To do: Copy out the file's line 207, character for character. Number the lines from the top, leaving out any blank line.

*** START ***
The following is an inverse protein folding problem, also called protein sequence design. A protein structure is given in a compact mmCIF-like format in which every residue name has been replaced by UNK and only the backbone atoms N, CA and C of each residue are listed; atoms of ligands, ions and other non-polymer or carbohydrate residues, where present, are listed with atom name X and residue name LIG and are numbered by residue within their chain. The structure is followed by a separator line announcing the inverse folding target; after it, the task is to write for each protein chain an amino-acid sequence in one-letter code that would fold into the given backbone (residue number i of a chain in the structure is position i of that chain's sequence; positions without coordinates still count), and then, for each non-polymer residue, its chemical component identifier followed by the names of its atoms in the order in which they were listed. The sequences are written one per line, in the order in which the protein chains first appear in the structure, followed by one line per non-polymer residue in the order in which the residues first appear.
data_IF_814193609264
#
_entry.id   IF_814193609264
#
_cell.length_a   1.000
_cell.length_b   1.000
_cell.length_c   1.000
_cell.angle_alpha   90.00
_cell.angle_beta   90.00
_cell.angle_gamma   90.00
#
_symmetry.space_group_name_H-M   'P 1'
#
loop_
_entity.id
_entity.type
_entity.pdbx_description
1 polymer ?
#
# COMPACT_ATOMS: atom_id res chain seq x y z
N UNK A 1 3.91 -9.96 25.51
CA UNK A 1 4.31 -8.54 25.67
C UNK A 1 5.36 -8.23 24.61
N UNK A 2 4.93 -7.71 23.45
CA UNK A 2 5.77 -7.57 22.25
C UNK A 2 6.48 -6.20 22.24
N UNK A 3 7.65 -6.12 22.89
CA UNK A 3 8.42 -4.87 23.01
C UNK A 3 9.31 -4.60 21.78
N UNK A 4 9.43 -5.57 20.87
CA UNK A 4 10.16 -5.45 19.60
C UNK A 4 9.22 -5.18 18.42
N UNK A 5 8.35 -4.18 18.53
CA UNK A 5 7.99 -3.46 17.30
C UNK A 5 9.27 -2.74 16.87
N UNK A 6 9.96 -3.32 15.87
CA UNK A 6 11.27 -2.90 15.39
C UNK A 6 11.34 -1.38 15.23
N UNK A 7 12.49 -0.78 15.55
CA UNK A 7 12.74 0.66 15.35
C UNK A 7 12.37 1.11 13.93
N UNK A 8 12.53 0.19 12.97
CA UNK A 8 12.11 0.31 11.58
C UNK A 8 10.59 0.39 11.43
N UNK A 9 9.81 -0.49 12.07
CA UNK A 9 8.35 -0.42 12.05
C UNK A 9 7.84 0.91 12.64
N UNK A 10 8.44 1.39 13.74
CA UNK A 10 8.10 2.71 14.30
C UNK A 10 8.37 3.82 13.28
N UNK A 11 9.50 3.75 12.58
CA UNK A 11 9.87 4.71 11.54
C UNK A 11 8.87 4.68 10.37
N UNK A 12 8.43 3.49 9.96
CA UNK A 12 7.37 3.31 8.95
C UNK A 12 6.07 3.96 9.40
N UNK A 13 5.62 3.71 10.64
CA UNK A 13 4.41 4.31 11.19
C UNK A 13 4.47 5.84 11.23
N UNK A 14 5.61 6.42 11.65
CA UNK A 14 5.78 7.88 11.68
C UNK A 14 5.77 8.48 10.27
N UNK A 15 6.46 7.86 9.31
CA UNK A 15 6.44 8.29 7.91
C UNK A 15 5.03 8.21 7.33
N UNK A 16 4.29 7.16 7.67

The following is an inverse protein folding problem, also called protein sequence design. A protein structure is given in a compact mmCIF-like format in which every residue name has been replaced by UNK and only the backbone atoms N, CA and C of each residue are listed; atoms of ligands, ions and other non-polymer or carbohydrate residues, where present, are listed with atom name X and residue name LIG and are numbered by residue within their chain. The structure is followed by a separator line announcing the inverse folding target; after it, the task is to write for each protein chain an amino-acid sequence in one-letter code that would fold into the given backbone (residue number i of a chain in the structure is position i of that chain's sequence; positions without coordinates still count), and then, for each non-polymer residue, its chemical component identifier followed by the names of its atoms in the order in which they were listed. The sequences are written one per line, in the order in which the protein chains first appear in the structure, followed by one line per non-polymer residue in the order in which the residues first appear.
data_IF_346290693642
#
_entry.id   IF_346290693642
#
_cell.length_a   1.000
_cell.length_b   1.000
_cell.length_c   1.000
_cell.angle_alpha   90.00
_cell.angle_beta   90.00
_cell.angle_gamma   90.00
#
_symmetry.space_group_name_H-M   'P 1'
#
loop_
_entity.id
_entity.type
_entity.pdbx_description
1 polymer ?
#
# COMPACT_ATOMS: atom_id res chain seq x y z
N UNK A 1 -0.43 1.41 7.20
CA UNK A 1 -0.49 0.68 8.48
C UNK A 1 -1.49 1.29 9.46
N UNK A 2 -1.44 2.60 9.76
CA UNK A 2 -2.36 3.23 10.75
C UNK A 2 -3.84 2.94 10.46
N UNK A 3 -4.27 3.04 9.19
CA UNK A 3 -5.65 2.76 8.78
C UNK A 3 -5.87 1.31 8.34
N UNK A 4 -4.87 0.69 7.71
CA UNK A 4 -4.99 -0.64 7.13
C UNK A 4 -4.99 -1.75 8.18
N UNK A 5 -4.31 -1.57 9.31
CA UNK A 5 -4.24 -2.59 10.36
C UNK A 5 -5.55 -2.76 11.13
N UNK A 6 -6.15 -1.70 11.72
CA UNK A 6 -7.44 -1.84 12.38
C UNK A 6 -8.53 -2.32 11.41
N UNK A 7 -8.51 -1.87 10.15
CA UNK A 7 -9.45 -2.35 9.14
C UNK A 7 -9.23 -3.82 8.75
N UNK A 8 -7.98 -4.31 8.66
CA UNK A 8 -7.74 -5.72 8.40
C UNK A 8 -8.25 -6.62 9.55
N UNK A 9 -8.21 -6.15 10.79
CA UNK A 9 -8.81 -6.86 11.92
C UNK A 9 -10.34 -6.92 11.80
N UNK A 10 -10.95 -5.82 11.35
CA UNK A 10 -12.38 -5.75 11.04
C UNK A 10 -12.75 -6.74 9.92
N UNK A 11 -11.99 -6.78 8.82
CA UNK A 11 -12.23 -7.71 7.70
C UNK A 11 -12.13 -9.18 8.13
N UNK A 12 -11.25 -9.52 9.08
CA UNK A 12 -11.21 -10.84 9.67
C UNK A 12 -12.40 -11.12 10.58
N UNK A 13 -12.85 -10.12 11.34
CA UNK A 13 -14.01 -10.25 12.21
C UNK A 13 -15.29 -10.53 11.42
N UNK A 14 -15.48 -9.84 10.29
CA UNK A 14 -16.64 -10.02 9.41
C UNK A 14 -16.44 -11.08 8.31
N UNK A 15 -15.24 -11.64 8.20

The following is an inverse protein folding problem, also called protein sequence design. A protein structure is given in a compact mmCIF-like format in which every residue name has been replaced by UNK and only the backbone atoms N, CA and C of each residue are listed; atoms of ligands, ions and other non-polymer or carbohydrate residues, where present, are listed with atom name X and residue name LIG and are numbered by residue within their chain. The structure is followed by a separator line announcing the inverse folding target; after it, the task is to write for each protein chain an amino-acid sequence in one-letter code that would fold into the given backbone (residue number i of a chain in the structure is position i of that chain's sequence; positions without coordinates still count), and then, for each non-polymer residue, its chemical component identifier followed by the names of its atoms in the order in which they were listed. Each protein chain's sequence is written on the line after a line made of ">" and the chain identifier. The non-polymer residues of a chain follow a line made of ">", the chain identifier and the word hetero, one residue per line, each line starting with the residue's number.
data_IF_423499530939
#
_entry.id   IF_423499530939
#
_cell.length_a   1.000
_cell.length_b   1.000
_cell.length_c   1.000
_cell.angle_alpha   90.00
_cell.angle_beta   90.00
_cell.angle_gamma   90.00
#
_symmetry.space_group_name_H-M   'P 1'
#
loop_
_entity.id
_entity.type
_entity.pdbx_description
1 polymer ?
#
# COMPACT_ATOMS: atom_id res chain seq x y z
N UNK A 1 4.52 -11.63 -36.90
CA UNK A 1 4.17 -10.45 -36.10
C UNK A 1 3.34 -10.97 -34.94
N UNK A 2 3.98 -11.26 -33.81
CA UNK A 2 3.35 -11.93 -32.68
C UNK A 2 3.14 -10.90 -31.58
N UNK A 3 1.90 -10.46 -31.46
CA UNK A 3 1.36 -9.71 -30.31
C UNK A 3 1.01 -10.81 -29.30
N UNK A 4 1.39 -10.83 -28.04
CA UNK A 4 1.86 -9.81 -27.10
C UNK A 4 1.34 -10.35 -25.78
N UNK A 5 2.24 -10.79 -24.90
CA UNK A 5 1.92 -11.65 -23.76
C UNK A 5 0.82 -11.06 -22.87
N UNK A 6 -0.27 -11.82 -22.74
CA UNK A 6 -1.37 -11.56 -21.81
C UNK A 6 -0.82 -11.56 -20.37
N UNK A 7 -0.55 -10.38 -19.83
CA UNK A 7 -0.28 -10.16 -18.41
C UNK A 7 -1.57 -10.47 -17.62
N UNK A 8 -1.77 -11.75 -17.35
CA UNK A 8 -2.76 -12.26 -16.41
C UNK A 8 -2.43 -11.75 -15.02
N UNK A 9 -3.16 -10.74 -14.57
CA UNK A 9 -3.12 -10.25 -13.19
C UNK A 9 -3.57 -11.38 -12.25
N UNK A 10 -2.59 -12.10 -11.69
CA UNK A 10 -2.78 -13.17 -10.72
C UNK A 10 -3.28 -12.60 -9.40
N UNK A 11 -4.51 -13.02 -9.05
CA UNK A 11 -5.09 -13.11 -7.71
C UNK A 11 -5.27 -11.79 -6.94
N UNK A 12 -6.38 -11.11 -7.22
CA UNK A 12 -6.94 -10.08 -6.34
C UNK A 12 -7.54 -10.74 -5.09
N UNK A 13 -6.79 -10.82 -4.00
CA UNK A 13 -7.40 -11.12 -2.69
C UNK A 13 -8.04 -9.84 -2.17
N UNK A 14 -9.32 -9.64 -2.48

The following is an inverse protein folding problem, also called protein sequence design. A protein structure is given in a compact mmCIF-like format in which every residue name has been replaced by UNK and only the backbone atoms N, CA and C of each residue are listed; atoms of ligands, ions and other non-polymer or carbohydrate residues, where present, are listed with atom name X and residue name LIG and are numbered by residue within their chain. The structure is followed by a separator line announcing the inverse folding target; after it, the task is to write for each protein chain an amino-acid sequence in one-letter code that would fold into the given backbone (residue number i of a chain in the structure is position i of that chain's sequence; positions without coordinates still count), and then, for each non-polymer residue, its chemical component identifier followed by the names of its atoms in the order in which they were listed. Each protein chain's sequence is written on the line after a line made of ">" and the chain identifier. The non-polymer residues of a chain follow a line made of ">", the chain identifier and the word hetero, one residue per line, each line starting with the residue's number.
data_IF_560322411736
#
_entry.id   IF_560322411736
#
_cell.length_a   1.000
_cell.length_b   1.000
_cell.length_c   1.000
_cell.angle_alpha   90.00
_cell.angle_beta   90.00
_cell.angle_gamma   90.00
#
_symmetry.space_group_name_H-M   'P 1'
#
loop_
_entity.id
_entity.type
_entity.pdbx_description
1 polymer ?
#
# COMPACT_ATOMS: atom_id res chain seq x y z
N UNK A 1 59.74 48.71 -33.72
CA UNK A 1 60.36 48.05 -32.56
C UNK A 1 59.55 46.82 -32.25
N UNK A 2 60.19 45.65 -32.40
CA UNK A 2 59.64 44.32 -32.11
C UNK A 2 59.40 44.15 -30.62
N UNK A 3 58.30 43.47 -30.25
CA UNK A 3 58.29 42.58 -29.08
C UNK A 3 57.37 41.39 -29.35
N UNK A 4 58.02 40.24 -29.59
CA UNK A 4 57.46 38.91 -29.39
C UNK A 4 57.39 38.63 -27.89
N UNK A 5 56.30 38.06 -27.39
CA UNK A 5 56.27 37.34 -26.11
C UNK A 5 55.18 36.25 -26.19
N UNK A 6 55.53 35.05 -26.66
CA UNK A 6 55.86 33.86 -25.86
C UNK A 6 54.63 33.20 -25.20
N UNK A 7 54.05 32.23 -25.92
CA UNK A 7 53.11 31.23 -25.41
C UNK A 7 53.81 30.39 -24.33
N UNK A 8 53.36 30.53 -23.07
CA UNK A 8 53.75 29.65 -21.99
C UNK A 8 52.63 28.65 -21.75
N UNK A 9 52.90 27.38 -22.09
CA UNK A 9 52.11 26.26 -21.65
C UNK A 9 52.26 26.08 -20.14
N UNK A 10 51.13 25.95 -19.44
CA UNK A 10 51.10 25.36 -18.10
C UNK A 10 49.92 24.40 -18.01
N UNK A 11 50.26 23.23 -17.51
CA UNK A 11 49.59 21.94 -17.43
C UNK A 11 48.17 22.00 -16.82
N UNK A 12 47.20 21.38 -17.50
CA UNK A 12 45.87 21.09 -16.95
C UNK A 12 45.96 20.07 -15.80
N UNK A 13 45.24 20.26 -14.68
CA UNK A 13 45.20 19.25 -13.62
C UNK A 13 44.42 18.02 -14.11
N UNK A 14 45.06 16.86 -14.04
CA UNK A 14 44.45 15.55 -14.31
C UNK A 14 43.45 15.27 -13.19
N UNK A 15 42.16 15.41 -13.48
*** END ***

loop_